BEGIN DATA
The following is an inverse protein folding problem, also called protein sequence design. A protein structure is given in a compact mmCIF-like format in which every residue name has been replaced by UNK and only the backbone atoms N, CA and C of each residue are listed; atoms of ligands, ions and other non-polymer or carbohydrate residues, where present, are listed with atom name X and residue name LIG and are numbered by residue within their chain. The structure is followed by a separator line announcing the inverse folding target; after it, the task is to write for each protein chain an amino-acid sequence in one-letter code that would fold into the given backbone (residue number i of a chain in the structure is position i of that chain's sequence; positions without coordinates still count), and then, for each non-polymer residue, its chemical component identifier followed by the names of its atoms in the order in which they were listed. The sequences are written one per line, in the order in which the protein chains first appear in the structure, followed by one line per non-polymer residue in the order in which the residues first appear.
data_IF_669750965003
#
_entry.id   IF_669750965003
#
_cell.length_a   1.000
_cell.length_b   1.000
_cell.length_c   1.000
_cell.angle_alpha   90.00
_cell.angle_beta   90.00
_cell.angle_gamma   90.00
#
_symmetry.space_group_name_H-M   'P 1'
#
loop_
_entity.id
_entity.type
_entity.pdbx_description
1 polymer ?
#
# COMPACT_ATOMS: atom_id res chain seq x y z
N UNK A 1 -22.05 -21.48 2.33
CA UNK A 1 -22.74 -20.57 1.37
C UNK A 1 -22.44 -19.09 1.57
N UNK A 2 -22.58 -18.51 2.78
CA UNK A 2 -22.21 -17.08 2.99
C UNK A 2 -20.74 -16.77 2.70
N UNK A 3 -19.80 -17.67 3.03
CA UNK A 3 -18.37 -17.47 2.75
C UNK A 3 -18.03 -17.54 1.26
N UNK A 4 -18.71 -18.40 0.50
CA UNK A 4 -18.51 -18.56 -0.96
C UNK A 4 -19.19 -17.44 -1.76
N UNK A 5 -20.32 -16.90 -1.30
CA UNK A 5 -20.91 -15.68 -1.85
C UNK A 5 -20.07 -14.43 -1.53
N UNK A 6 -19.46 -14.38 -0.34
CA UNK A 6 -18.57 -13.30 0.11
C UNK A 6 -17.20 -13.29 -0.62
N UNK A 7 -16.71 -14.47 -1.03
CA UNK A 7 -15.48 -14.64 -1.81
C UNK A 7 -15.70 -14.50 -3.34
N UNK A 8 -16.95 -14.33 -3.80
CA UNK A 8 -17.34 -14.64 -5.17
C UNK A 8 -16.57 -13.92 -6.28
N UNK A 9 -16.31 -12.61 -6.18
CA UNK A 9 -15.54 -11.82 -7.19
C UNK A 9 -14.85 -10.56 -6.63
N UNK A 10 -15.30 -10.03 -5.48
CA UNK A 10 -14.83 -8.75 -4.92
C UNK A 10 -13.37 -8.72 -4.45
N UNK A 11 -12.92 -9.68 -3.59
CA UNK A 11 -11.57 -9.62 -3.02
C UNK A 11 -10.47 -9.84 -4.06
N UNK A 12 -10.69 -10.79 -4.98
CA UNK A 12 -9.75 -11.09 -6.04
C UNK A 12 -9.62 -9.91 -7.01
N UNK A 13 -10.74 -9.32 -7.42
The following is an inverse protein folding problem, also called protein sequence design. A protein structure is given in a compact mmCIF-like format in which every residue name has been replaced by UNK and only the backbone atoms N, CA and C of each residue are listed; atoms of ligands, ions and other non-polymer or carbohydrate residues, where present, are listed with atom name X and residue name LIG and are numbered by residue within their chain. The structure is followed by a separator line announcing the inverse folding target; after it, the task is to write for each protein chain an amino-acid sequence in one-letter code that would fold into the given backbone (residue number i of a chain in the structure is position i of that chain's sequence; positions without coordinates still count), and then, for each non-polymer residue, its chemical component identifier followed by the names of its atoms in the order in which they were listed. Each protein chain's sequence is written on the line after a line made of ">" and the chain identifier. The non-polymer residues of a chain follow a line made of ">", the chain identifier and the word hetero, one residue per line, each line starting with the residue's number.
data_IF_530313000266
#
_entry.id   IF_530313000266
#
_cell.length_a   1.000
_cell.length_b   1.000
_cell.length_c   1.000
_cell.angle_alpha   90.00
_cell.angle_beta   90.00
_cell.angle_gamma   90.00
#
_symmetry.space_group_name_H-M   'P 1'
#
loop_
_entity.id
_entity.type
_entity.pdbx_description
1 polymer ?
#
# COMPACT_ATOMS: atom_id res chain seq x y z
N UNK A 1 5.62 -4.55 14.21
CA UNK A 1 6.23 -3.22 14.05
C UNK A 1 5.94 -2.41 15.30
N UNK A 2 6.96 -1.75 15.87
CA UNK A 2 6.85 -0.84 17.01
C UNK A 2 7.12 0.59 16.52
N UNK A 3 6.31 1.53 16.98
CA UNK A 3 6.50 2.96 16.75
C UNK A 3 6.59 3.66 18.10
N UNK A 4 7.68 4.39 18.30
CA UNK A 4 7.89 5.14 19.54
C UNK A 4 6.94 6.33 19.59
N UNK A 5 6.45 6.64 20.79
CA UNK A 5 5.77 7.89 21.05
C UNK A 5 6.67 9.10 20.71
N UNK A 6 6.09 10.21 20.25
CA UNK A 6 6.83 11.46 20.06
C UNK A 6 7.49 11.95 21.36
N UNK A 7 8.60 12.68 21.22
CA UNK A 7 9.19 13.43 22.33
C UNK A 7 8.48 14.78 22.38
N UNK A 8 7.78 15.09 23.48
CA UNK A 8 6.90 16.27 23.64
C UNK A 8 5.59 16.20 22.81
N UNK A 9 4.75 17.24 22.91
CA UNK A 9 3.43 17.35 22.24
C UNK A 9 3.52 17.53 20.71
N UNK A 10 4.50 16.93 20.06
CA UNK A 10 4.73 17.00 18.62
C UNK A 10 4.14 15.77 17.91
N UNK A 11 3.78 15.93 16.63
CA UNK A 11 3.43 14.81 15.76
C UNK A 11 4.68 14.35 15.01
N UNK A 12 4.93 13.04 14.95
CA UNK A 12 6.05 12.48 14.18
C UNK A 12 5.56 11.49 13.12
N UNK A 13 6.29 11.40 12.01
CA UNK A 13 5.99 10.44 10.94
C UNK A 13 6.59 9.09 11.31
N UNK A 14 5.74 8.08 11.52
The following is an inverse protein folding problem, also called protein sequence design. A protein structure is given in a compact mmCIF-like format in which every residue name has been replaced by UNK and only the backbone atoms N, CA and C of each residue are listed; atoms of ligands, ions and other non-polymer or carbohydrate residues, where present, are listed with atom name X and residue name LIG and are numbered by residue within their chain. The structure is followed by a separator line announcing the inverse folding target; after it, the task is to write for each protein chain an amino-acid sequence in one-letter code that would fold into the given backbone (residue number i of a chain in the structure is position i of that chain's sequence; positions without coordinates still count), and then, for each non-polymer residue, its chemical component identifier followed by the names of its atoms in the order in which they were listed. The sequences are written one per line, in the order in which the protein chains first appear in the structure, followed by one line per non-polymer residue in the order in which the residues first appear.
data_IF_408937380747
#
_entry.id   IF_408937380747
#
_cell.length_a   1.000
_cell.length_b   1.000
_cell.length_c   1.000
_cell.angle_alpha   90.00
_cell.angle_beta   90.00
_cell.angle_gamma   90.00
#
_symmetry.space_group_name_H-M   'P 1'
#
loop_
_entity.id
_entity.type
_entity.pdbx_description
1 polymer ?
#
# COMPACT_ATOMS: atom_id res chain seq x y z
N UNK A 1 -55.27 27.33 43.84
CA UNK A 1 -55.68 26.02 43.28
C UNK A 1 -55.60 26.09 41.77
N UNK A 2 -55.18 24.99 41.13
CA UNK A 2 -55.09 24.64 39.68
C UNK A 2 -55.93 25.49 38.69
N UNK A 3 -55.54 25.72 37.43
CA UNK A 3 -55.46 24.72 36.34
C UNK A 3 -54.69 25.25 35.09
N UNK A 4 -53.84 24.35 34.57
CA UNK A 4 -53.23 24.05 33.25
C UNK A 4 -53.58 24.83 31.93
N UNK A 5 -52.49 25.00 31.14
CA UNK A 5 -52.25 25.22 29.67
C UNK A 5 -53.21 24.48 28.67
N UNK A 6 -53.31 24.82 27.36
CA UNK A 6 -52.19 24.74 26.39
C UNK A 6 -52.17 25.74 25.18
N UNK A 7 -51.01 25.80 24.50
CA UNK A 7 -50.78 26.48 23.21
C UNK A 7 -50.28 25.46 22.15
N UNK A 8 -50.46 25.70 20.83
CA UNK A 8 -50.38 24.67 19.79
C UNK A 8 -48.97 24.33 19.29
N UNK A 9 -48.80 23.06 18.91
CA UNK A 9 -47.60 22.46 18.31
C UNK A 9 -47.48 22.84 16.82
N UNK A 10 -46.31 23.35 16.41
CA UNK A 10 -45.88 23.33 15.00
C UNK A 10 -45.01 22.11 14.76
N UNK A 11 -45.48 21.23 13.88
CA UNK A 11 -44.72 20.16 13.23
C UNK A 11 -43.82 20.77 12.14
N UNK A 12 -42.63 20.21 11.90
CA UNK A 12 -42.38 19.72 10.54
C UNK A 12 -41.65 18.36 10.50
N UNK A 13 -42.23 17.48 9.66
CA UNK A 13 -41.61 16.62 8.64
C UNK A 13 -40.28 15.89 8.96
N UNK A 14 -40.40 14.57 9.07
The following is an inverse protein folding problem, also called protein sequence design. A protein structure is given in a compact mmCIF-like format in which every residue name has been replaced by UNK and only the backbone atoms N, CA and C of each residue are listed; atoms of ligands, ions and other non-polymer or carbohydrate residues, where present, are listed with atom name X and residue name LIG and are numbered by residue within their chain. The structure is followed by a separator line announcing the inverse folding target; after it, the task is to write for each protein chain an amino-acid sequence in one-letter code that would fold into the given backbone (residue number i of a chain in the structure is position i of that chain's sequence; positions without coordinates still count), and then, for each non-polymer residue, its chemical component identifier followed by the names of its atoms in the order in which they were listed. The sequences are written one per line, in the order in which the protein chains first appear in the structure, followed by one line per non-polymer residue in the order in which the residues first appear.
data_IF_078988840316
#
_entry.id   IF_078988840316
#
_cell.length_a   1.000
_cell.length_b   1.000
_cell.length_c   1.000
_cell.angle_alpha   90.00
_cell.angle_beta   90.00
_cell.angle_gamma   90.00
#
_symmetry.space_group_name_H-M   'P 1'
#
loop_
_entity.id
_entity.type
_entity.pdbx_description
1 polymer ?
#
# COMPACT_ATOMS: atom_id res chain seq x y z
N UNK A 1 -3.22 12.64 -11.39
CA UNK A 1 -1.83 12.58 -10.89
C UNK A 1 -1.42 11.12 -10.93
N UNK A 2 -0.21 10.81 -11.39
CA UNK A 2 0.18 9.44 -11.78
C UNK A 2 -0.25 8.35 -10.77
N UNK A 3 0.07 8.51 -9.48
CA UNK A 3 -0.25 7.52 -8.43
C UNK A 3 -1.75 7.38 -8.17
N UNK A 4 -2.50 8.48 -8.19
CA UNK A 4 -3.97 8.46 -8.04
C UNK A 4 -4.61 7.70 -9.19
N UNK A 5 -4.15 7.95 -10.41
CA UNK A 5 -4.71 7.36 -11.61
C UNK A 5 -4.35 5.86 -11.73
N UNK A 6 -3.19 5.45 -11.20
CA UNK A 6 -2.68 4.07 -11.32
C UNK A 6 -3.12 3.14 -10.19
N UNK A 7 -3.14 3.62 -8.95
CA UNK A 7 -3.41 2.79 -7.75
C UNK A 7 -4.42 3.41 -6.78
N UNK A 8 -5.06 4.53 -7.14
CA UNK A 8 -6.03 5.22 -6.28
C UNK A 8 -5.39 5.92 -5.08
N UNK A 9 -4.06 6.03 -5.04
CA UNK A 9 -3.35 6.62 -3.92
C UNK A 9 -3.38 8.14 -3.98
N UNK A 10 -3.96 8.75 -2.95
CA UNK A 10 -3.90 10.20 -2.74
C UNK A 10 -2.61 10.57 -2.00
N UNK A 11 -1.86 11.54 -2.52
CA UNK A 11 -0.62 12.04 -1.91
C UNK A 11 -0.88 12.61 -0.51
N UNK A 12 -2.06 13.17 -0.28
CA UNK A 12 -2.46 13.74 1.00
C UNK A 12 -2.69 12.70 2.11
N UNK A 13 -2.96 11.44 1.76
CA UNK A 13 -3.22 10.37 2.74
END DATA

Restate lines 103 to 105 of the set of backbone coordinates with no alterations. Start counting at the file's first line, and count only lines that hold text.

C UNK A 8 5.59 16.20 22.81
N UNK A 9 4.75 17.24 22.91
CA UNK A 9 3.43 17.35 22.24